Will Schwalbe’s memoir The End of Your Life Book Club is one of those books that needs a review because it’s hard to tell from the blurb what it is about. Sure, it’s about books and the love for books and a beautiful friendship between a mother and son, but more than that it’s about an amazing woman and her terminal illness. People who pick this up may think, like I did, that it was to a large extent about books, which isn’t the case. Books are mentioned on every other page, but the largest part is about Schwalbe’s mother, her life and her battle with pancreatic cancer.
Will Schwalbe and his mother always loved to read and discuss books, but when she is diagnosed with pancreatic cancer and has to undergo regular chemo therapy, they decide to use the time they spend together at the hospital discussing books they have both read and that’s how they start The End of Your Life Book Club. The beginning of each chapter is dedicated to the book they have been reading and the discussion they have. The book choices are varied and I loved reading about them. Continental Drift, Crossing to Safety, The Painted Veil, Olive Kitteridge, The Girl with the Dragon Tattoo, Brooklyn,The Elegance of the Hedgehog are but a few books they read, discuss and enjoy.
After this usually brief paragraph about books, Schwalbe leads us directly to his main topic: his mother. His mother must have been a very courageous woman. She travelled from one hot spot to the next for the Women’s Refugee Committee. She helped refugees all over the world and put herself in great danger to do so. She was a fighter but at the same time she was a genuinely kind woman and to read about her and the love the people felt for her is quite beautiful.
What will not be everyone’s cup of tea is the detailed description of the therapies, the side effects and the battle to just live a few months longer. Pancreatic cancer is mostly terminal and most people don’t have much more than a few months after the diagnosis. Schwalbe’s mother was lucky, she lived a full two years. Years that she lived to the fullest, not missing any opportunity to enjoy life and do good. This is quite admirable. I liked her belief that you should never look away from what is bad in our world but always strive to do good.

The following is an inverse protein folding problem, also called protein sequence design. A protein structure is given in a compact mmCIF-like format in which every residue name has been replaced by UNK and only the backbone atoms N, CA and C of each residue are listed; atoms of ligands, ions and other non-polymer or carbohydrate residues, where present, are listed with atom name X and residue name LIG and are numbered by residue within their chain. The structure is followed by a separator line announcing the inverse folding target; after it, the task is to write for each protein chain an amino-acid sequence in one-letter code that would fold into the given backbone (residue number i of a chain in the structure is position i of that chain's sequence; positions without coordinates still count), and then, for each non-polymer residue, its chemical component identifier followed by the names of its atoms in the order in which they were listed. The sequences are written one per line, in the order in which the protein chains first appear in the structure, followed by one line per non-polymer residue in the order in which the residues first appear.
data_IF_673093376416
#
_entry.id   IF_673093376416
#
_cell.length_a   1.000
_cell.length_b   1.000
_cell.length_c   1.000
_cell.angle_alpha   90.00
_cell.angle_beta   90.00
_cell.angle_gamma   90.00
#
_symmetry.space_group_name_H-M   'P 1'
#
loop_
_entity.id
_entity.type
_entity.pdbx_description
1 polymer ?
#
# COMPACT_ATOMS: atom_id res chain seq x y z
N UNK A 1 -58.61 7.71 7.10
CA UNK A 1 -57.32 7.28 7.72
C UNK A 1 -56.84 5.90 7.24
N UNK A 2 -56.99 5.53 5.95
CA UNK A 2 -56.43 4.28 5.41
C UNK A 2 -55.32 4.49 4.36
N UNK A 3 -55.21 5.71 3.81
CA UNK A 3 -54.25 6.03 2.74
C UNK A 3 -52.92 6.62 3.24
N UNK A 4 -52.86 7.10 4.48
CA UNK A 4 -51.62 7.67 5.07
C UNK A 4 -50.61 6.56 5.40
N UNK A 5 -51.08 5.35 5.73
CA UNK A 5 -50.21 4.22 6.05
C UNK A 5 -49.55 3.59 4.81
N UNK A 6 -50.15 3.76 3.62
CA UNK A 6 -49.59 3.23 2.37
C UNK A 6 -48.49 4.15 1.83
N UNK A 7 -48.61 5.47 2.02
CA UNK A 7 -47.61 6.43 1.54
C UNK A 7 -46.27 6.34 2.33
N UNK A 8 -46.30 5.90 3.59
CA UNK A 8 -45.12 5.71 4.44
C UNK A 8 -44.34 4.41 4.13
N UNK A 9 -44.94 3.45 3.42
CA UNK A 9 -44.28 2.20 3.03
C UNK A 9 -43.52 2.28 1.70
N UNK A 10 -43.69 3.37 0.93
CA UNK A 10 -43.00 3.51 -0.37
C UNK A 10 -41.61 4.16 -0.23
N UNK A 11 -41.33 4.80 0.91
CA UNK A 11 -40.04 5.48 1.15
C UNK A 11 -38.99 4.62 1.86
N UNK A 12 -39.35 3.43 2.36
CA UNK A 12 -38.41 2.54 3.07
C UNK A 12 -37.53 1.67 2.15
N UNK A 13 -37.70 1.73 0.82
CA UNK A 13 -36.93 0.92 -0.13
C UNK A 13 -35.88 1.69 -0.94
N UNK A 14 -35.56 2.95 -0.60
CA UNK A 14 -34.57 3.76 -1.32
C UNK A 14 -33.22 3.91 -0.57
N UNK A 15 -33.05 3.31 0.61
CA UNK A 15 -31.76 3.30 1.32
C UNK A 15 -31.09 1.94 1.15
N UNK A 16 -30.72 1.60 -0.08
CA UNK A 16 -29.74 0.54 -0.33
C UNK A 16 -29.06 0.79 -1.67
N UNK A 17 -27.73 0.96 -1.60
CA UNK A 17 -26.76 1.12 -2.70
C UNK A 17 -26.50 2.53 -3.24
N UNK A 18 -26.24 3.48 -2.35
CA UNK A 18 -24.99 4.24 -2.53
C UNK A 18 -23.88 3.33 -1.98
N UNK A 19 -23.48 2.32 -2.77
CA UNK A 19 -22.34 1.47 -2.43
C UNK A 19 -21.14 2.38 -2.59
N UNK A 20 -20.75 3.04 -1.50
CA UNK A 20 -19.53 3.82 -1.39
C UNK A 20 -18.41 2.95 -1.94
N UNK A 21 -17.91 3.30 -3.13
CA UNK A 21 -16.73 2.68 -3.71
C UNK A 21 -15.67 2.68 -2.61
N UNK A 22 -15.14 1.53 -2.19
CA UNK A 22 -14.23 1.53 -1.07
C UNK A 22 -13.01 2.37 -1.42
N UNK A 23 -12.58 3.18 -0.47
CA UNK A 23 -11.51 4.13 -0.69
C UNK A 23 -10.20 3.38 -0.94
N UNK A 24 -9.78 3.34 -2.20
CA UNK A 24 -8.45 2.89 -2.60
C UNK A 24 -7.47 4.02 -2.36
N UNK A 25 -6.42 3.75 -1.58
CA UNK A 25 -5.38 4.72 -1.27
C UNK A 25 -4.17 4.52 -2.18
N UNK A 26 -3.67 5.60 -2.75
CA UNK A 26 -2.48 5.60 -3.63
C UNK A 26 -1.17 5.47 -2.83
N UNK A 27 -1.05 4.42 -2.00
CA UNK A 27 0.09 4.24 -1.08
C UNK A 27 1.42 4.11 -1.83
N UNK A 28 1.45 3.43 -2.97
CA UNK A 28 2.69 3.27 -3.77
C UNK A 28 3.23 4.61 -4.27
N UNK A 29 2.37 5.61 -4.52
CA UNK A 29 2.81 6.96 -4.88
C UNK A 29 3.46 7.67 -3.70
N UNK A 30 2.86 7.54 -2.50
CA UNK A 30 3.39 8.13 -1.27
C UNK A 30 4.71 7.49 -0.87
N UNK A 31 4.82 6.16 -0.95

I feel heartless writing this but the book did not work for me. I have no problem to read about terminal illness. I read the memoir written by Susan Sontag’s son and found it excellent. So that’s not the reason. And of course I love reading about books but in a way, I felt this memoir was too personal. There were too many details added that just didn’t mean anything to me, because it’s not my mother or someone I know. She ate this and liked it, she drank that and couldn’t swallow… She saw these friends and those grandchildren… There were just too many mundane and ordinary details that are only significant when you know a person. Since they wrote a blog about her illness to keep family and friends updated, I suspect, large portions of this book were based on those entries. This may be a reason why the writing was a bit bland.
I think this is a book which could be of great help if you have a friend or relative who has cancer, especially pancreatic cancer. It shows extremely well and in a lot of detail what can be done, what the side effects of some of the therapies are and when you have to decide to let go. As a book on cancer it’s great. As a book about one person’s mother, it’s too personal and as a book about books it is a let down. It says it’s about books and reading but they rather form a bracket around the rest.
Still I’ve discovered a few titles I didn’t know and would like to read:
Victor Lavalle’s Big Machine
Reynold Prices’s Feasting the Heart
Danyal Mueenuddin In Other Rooms, Other Wonders
There was also one book I know I will not be able to read and that is Mariatu Kamara’s The Bite of the Mango (look it up and you’ll know why). Reading about it made me sick.
Have you read any of these?